Film & Industry Highlights of 1933

Shifts in the Industry

1933 marked a year of transition for the film industry, not just in the stories told on screen but also behind the scenes. Financial instability was a pervasive theme, with the Great Depression's effects felt strongly across various sectors. The film industry was no exception. This period saw the implementation of the National Recovery Administration code, which aimed to stabilize businesses and employment rates. However, it led to a series of consequences for those working in Hollywood. Several major studios, including Paramount Publix, RKO, and Fox Theatres, faced financial turmoil, resulting in receivers being appointed to manage their affairs. These maneuvers, unfortunately, led to widespread dissatisfaction among creatives in Hollywood. Allegations surfaced that studios were exploiting the banking crisis to impose salary reductions. This unrest spurred the creation of guilds. In April 1933, the Screen Writers Guild emerged, followed by the Screen Actors Guild. These organizations were foundational in advocating for the rights and fair compensation of Hollywood's creatives.

Notable Releases and Achievements

Despite the industry's challenges, 1933 was a landmark year for cinematic contributions. Among the top-grossing films in North America were "Roman Scandals," "I'm No Angel," "Gold Diggers of 1933," "She Done Him Wrong," and "Tugboat Annie." These films not only captivated audiences but also offered a respite from the difficulties of daily life during the Depression era. Moreover, 1933 gifted the world with films that would go on to become cinematic classics. "King Kong" stood out as a marvel of special effects and storytelling, captivating audiences and setting new precedents for the adventure genre. "Duck Soup" delivered sharp satire and comedy, featuring the iconic Marx Brothers in one of their most celebrated roles. "Dinner at Eight" combined star power with sophisticated storytelling, weaving together the lives of its characters in an ensemble drama that remains influential.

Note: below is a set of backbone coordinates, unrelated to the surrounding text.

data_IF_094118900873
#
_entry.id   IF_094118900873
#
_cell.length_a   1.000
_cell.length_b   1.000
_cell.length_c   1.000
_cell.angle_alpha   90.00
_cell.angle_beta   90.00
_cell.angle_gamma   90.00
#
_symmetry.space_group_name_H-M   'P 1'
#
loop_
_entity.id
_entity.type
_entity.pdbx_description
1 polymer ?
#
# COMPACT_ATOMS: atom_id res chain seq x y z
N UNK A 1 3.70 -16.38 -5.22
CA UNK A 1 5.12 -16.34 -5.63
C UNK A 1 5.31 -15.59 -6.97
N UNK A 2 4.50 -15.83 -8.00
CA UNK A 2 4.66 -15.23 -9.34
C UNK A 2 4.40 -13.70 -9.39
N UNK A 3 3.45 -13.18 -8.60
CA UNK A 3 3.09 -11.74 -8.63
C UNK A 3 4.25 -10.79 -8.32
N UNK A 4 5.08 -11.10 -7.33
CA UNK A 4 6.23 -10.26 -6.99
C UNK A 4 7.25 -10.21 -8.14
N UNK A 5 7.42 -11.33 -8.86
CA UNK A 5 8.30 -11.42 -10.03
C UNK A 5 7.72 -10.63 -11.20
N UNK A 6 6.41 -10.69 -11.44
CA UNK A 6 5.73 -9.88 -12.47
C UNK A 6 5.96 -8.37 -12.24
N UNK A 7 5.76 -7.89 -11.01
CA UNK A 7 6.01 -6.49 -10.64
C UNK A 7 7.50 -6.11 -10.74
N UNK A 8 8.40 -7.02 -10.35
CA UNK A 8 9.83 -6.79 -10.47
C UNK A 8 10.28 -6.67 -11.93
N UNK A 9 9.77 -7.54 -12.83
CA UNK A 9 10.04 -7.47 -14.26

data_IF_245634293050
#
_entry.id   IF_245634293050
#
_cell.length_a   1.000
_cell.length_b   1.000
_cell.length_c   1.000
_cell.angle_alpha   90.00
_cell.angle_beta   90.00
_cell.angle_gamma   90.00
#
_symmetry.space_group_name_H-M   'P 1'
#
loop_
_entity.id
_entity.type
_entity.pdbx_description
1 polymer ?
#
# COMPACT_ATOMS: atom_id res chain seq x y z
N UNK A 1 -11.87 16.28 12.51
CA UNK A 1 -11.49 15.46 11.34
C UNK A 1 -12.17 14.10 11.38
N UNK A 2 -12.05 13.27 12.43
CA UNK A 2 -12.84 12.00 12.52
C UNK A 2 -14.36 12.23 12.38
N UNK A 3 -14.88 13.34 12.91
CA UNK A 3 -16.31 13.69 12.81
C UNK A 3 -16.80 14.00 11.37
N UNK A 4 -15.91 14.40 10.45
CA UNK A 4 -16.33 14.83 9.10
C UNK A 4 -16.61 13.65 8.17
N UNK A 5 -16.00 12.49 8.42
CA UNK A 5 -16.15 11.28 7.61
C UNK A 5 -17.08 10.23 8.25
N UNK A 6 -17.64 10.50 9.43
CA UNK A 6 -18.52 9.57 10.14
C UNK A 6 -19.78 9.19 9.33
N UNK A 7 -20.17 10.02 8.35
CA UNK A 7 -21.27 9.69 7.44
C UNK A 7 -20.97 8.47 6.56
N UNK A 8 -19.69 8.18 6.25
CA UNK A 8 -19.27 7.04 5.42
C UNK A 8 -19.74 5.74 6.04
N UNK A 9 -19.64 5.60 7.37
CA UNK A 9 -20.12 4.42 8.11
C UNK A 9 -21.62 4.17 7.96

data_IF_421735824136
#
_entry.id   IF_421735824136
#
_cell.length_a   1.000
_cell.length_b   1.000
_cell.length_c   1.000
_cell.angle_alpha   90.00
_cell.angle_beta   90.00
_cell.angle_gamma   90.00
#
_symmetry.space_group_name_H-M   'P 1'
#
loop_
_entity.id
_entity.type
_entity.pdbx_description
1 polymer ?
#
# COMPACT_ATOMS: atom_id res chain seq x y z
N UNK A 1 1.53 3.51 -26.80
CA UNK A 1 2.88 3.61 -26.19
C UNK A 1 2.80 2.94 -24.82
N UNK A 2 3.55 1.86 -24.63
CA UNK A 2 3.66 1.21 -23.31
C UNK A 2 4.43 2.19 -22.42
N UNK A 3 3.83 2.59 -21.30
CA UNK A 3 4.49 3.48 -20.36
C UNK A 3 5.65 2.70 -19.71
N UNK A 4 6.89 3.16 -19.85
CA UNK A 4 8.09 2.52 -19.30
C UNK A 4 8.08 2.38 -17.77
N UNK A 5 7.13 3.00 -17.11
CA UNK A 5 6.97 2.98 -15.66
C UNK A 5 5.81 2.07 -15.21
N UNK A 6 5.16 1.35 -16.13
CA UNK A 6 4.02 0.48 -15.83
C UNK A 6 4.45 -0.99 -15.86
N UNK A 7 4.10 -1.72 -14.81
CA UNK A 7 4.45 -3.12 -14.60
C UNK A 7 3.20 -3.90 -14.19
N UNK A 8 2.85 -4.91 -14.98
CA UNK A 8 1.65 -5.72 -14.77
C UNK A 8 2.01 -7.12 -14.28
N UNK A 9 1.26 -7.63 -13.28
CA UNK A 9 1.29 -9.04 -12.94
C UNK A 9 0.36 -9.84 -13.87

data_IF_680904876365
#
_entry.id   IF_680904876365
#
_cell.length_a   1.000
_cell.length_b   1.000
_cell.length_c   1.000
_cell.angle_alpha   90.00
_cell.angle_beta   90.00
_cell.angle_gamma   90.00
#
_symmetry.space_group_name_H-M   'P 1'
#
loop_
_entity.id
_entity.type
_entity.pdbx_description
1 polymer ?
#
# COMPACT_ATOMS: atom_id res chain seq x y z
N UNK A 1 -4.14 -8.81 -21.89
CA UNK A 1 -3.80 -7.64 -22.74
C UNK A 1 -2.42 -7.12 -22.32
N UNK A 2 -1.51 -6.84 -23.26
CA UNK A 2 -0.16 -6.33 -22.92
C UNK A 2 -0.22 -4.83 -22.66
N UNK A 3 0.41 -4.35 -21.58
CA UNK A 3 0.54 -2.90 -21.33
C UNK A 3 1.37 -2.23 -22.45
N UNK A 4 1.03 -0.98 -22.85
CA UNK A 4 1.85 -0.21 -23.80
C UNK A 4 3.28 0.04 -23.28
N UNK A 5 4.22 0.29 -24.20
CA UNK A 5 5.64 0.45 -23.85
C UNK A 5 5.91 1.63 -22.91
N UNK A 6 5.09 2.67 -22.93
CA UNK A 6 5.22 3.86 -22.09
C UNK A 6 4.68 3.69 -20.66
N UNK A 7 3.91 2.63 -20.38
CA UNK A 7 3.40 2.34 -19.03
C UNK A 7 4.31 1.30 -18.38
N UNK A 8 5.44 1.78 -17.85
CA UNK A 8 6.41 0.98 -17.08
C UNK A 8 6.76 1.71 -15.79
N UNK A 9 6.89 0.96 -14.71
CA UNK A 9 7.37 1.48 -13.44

The 6th Academy Awards

The 6th Academy Awards, held on March 16, 1934, recognized films released between August 1, 1932, and December 31, 1933. "Cavalcade" emerged as a standout, clinching the Best Picture award. This film, alongside "A Farewell to Arms" and "Lady for a Day," received the most nominations, highlighting their critical and artistic achievements during this period. The awards ceremony not only celebrated these achievements but also underscored the film industry's resilience and creativity in the face of economic adversity.

Industry-Wide Impact

The inclusion of the film industry's struggle and adaptation to the National Recovery Administration code as one of the year's ten leading news events underscored the sector's significance. The financial restructurings and shifts in control, with figures like William Fox and Universal's Carl Laemmle facing losses, reflected broader trends of change and adaptation within the industry. These developments had lasting impacts, paving the way for new governance structures and economic models within Hollywood. The formation of the Screen Writers Guild and the Screen Actors Guild marked the beginning of a new era in Hollywood, where creatives began to have a more powerful voice and bargaining power.